Some of us are finding it very difficult to believe that we are in a “war footing” that requires extreme measures restricting our freedoms and liberties, we see little difference between the current terrorist threat and that posed by the Provisional IRA in the 1970s, yet those problems were solved without resorting to such draconian Acts of Parliament in mainland Britain. So many experts in the role of prosecuting terrorist suspects have already voiced their opinions that the 42 day detention is not necessary to help them do their work, and that the measure will be seen to be aimed primarily at the followers of one religion in the UK. This will cause alienation and help to drive more younger men of the Muslim faith into the arms of the more extreme fundamentalist teachers. This is not what we need, we need to engage them more, we need to see more and more communities such as ours in South Shields, where religious and racial divides are not seen as barriers to community cohesiveness, developing throughout the rest of the UK.
I’m not one who regularly scours through the pages of The Guardian, but I see that Sir Michael White has joined the calls to respect habeas corpus introduced at Magna Carter by King John, and he warns Gordon Brown that doing the right thing may not be right;
Like the 10p tax row or the price of petrol, memories of faulty police or intelligence data are part of Brown’s accumulated legacy, which makes it harder for him to win. Even if he carries tonight’s vote, the Lords or courts may overturn him.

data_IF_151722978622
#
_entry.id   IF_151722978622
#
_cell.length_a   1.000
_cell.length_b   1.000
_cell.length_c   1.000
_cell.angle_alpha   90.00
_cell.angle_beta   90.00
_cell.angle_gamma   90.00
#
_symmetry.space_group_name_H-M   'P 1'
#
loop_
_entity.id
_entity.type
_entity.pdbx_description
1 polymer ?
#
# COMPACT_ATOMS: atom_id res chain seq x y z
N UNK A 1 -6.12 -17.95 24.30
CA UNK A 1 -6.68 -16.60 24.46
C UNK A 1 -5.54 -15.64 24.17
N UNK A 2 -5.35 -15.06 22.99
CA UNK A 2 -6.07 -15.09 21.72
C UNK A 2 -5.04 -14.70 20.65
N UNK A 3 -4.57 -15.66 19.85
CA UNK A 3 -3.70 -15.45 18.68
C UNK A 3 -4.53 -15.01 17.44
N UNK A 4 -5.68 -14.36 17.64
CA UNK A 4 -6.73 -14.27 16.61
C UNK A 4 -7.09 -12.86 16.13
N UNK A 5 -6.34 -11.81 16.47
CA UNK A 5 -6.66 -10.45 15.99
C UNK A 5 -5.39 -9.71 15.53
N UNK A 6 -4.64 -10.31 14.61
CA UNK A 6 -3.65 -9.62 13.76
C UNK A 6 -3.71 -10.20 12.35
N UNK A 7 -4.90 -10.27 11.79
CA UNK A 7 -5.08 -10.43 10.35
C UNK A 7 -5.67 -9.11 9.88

With polls now predicting he cannot win in 2010, some tell him: “Just do what you think is right.” If 42 days is an example, it’s not working yet.
On the letters page two caught my eye, one from Helen Kennedy, a criminal barrister wrongly painted as supporting Brown who writes;
It is with enormous sorrow that I must urge friends in the House of Commons to vote against the government’s proposal for 42-day pre-charge detention today. As a criminal barrister with many years’ experience of terror trials, I have no doubt that the provisions – even with the hopeless purported last-minute “concessions” – are wrong in principle, unnecessary and counter productive to the community cohesion that yields vital intelligence in these cases…..
The essential “safeguard” in a civilised legal system is that you are promptly informed of the accusation against you. As a long-standing member of the Labour party, I am also very worried about the political folly of this divisive policy. I had long hoped that my party could begin to win back the many members and voters alienated by the war on terror and war in Iraq. Voting against 42 days would be a good way to start.
The second from Professor Conor Gearty gets straight to the heart of the matter;
It is the usual practice of Labour MPs and cabinet ministers to recover their civil libertarian consciences once they have entered opposition. Let no Labour member who votes for 42-day detention seek in future to persuade us that they have refound their principles in this way. If they should try to do so, let them be laughed off all such platforms. The time for the courage of their convictions is now, not in a couple of years or so when some hard-right Tory home secretary is further eviscerating our freedom on exactly the same basis (an unknowable future) that the government relies on today.